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Who Should Be the Republican Nominee?
Total votes: 14
Submitted by William E. Perry on Fri, 2008-07-18 01:34
Someone has called my attention to some old materials on The Atlas Society website. There is a page in the FAQ section about TAS and the Ayn Rand Institute.
This section cites a "recent example" of problems between the two organizations that occurred six years ago. In fact nothing is any newer than that entry.
There is also an excerpt from David Kelley's book _The Contested Legacy of Ayn Rand_ formerly known as _Truth and Toleration_.
This involves even more ancient disagreements in the Objectivist movement. The information in both articles is dated at the very best.
I shudder to think what a new reader of Ayn Rand would think upon reading these portions of the TAS website. That is especially true if they've just read the novels and have little knowledge of the philosophy. Many will be turned off and choose not to seek information from any organization. This reminds me of negative campaigning in politics. However, the purpose of negative campaigning is not to get votes for your candidate. The purpose is to suppress voter turnout.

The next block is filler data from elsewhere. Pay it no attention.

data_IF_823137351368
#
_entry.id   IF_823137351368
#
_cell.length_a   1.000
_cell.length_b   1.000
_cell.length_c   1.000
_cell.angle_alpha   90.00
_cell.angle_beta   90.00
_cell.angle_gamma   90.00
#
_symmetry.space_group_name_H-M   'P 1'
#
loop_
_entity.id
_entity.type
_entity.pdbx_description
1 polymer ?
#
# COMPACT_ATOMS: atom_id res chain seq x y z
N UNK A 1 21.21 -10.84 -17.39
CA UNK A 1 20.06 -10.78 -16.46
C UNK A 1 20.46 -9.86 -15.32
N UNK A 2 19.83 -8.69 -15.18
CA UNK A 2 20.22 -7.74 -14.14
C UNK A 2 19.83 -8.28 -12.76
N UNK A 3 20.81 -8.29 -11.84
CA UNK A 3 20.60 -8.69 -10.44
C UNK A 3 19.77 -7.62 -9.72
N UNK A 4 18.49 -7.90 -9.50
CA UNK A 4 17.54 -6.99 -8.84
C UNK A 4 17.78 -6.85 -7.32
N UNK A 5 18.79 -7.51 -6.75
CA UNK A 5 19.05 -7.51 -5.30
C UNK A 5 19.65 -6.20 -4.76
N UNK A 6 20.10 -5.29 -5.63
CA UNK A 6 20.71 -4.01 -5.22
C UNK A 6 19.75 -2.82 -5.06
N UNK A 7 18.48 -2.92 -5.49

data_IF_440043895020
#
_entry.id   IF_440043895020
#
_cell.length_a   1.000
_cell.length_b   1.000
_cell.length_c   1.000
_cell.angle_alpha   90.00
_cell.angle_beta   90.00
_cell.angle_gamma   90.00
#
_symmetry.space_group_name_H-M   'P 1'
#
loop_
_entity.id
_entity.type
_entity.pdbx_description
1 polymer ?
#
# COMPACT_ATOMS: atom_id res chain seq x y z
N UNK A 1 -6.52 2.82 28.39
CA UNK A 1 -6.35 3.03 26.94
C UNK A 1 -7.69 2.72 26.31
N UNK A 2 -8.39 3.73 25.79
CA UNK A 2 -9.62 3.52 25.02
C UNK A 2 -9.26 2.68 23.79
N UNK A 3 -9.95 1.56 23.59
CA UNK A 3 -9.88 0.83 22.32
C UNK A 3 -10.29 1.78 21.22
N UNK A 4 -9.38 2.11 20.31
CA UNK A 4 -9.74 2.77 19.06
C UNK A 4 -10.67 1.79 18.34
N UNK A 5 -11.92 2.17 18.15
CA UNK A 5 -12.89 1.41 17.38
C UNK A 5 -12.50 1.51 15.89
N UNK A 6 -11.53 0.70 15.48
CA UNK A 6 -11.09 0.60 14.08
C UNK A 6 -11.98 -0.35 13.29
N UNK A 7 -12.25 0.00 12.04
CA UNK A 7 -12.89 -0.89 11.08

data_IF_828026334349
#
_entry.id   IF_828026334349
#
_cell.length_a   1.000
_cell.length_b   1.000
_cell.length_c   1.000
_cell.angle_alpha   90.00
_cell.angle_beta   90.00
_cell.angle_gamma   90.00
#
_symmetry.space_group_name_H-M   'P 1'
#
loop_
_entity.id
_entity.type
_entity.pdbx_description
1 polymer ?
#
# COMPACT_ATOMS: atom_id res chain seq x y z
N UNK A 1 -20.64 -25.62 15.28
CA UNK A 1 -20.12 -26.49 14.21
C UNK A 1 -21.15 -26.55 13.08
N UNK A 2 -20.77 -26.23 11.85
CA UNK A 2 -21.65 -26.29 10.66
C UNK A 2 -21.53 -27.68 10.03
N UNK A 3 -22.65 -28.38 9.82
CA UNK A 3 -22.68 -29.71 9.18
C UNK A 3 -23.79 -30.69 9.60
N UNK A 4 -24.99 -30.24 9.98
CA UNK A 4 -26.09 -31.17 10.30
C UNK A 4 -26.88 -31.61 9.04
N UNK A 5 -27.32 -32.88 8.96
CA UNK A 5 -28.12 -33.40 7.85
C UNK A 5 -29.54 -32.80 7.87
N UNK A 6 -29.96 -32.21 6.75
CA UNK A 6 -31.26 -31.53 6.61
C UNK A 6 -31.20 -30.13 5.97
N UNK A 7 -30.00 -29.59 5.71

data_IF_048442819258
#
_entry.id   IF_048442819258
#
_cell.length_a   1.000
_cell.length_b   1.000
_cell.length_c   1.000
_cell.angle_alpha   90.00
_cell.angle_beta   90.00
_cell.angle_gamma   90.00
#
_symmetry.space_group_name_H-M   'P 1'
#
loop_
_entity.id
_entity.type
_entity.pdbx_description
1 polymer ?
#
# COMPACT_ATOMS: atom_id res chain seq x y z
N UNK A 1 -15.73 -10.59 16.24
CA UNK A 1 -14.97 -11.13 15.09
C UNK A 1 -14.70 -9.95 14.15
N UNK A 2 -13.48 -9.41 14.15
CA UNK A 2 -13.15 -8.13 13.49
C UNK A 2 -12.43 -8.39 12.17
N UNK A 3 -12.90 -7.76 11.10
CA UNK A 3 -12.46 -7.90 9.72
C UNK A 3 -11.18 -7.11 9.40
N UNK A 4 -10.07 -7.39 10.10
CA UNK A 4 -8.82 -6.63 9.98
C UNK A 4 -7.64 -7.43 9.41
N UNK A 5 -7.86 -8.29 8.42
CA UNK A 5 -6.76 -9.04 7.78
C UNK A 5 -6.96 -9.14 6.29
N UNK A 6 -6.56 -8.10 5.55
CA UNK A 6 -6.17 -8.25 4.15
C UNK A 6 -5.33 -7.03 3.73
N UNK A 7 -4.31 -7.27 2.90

ARI has long had a successful strategy of just ignoring TAS. If TAS chooses not to adopt this strategy, wouldn't it be better just to present its positions in a positive way? TAS is apparently adopting a new strategy of focusing on their website, rather than on their magazine. The magazine hasn't published anything negative about ARI in many years. TAS should do the same thing on their website.
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